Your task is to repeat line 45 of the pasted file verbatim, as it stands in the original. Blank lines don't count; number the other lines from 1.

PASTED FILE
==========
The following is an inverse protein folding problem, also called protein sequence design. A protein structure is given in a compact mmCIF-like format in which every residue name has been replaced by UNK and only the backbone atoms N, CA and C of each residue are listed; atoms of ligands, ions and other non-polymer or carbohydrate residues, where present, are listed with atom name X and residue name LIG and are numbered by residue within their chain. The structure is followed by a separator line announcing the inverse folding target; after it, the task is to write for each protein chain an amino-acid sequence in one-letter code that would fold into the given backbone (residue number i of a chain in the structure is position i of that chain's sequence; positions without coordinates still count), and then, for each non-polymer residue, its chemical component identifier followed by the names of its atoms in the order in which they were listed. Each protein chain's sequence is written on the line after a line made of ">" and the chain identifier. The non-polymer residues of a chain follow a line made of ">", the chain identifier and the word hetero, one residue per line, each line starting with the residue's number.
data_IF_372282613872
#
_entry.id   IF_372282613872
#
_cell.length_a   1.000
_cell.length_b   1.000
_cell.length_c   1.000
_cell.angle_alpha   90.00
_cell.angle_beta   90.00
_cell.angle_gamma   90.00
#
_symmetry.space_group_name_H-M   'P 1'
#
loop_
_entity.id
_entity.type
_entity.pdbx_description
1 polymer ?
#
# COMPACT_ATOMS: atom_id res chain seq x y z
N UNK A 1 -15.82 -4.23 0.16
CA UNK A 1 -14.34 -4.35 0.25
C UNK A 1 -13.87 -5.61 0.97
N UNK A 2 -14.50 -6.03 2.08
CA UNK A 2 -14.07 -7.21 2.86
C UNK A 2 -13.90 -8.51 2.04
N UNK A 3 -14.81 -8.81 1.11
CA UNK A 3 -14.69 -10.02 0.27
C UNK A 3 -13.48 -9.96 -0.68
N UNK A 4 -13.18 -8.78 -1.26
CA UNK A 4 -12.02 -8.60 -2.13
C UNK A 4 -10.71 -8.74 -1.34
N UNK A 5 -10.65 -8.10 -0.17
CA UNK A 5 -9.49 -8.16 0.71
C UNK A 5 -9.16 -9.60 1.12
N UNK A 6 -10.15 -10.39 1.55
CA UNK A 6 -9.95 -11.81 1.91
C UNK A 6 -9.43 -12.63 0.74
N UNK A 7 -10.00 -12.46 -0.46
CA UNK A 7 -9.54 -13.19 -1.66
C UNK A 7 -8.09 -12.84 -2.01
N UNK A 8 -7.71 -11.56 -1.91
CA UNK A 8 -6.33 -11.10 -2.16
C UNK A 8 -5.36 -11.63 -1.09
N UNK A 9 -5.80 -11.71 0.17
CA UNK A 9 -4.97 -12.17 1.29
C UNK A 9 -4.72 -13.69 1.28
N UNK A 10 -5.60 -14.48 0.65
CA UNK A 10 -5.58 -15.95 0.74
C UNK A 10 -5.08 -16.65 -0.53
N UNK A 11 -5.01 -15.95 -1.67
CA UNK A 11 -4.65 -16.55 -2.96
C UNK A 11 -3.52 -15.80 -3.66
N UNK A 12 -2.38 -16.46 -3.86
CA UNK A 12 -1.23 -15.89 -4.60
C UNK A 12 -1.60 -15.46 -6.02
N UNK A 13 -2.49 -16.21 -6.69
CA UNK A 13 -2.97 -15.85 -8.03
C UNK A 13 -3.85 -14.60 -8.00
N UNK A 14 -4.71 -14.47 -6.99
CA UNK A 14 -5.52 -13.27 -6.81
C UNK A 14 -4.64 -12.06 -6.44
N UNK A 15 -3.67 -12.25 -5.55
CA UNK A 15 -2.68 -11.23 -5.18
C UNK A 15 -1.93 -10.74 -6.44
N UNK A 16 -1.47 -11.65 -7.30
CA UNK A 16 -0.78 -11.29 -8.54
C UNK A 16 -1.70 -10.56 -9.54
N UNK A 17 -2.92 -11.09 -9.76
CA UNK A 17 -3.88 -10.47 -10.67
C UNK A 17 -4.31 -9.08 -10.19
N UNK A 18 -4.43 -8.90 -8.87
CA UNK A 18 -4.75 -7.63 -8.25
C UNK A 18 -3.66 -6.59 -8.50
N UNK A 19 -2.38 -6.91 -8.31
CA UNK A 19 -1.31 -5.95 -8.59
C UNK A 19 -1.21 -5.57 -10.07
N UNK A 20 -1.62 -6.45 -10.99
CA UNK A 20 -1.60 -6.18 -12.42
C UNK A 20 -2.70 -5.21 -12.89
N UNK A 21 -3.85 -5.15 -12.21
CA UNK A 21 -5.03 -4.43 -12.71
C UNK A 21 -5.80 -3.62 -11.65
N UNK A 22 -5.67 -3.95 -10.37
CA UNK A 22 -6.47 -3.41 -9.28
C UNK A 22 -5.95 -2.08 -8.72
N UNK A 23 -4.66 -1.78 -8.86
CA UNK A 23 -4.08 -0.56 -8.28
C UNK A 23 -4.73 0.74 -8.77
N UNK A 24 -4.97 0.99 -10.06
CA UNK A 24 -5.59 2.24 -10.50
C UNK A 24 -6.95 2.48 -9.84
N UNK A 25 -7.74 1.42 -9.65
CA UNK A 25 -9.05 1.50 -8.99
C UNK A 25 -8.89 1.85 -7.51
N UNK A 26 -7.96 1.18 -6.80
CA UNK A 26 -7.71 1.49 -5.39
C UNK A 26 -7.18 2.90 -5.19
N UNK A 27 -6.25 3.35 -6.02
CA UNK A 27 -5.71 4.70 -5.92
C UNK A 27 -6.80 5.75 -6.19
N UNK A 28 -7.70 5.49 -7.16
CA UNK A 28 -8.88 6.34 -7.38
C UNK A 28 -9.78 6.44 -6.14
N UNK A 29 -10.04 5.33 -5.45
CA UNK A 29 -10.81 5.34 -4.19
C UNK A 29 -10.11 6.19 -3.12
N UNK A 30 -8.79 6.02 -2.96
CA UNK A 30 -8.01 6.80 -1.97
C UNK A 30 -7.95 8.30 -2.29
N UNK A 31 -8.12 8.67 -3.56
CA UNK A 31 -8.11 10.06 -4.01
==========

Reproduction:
C UNK A 8 -5.36 -11.63 -1.09